Didierlaurent, Jean-Paul Writing Styles in The Reader on the 6.27

Didierlaurent, Jean-Paul
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Point of View

The novel is written in the limited third-person with a narrator who exclusively follows Guylain’s inner thoughts and feelings as the novel progresses. This establishes Guylain as the primary protagonist and highlights his dramatic character arc from the lesser developments on the non-protagonists. It also allows the reader to trace the exact, often unconscious development of Guylain’s attitude towards life, which evolves from a deep depression to an energetic optimism. However, half-way through the novel Julie’s journal is introduced as a book within a book. This mise en abyme literary device introduces an entirely separate first-person narrative that only merges with the central story-line at the novel’s close. It is important that Julie writes in the first person because this adds a level of intimacy to Guylain’s experience of reading her unfiltered thoughts. It also allows her personality to be...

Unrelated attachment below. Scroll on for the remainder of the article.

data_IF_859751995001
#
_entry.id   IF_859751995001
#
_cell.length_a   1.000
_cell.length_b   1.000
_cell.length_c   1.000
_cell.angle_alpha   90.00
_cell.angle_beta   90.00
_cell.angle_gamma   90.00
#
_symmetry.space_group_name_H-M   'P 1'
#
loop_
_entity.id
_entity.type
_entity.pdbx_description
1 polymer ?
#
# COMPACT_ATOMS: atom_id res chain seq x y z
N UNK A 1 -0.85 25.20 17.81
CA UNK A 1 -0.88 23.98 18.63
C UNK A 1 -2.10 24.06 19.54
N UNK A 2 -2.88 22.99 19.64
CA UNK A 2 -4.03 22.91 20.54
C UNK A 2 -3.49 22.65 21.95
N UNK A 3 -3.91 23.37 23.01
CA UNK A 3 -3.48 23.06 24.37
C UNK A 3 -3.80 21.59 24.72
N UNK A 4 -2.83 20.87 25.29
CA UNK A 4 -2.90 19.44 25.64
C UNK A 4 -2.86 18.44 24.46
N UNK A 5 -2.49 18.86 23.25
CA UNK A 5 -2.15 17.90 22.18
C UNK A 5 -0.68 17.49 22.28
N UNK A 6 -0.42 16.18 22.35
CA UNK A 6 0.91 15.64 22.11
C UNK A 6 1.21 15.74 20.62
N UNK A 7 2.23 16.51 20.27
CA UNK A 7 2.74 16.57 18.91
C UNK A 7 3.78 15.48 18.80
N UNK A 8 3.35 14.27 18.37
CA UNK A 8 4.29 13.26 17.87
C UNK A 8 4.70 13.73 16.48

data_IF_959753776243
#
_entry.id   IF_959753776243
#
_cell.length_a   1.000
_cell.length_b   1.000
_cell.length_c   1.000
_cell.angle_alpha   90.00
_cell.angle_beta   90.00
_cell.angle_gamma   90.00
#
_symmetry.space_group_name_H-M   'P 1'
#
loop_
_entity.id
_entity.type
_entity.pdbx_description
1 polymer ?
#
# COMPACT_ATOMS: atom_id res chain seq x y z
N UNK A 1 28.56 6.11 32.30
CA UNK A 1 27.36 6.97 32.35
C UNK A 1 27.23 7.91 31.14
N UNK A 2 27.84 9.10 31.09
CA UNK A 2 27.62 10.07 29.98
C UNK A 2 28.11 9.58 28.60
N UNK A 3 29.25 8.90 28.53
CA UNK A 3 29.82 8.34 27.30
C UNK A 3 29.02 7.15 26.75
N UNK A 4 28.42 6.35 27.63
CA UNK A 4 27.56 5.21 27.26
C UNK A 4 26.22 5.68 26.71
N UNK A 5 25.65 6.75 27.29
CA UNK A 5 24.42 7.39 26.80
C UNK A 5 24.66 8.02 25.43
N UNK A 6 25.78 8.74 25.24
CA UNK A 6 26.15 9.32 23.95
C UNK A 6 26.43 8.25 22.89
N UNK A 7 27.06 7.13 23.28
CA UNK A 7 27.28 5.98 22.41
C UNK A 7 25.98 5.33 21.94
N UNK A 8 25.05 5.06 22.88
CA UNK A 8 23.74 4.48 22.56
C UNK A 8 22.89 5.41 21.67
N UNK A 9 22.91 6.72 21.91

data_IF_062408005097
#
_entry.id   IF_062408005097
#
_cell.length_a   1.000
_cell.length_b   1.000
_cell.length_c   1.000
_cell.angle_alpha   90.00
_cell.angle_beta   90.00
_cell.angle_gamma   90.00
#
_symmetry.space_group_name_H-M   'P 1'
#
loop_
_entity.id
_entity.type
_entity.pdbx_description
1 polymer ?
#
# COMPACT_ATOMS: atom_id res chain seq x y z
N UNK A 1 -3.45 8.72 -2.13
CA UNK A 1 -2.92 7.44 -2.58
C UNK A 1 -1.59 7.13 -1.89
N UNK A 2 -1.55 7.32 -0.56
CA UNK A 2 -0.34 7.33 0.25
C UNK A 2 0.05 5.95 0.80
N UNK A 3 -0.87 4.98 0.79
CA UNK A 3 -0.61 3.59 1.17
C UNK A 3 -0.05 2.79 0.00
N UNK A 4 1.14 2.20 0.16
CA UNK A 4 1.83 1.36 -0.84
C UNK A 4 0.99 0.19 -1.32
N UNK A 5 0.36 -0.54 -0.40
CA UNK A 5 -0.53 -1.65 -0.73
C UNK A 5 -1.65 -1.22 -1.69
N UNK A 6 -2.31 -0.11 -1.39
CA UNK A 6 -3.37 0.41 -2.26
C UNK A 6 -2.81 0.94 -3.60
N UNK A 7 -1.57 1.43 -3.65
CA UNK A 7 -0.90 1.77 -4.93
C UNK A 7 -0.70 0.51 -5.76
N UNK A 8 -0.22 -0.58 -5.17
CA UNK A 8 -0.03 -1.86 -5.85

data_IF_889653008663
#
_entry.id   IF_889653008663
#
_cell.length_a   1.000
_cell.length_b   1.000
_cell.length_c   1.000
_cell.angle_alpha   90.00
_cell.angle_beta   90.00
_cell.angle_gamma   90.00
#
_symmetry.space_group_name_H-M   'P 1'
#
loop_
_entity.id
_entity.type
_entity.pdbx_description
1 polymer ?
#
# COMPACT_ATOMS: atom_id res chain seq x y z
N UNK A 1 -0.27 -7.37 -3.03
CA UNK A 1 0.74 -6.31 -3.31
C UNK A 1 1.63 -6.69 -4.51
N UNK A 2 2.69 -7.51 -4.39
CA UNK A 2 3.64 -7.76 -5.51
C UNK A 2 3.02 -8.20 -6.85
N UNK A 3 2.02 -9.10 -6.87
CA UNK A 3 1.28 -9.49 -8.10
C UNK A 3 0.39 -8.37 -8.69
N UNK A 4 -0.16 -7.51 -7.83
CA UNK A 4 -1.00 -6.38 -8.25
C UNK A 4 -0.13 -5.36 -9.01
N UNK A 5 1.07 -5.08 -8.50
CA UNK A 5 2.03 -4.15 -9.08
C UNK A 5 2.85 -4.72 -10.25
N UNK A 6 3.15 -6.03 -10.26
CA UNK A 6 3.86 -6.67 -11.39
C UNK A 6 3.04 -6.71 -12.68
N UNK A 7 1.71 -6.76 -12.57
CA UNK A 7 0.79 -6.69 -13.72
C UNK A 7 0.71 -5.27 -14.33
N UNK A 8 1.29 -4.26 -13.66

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This section contains 621 words
(approx. 2 pages at 400 words per page)
Buy The Reader on the 6.27 Study Guide
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